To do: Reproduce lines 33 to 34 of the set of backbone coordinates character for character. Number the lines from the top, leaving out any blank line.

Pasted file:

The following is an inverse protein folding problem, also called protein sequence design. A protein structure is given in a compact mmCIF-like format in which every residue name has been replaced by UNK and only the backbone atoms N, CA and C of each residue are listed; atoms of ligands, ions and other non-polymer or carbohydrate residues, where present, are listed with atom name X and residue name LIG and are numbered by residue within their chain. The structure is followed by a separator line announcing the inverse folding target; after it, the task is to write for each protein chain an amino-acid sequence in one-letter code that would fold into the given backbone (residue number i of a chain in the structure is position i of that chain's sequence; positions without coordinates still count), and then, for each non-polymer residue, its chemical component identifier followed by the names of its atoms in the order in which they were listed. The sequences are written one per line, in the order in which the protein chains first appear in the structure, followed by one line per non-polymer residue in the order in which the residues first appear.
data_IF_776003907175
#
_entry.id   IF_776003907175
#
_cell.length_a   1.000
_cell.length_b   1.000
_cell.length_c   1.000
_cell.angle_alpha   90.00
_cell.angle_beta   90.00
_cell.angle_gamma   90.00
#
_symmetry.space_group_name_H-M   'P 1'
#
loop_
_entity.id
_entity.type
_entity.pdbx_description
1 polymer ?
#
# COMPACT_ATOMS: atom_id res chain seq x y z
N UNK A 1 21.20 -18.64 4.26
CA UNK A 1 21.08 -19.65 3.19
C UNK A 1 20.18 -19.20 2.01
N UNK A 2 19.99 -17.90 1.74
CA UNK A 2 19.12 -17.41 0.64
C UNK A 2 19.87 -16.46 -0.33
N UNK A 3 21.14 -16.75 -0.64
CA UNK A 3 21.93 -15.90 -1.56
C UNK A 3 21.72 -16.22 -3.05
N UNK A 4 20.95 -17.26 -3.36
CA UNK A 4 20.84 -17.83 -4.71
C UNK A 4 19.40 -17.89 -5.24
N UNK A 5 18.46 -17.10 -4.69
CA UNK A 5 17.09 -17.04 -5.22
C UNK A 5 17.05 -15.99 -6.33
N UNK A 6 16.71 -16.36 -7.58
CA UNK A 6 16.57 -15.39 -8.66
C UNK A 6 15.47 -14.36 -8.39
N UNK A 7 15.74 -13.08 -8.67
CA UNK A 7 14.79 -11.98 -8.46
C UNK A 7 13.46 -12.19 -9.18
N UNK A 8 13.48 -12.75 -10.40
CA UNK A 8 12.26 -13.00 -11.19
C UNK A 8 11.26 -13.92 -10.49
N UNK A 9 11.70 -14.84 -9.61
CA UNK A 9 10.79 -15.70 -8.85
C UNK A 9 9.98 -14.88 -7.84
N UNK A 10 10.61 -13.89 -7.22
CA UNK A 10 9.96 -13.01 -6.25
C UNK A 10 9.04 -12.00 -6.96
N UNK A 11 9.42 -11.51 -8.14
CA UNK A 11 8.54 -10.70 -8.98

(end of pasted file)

C UNK A 4 19.40 -17.89 -5.24
N UNK A 5 18.46 -17.10 -4.69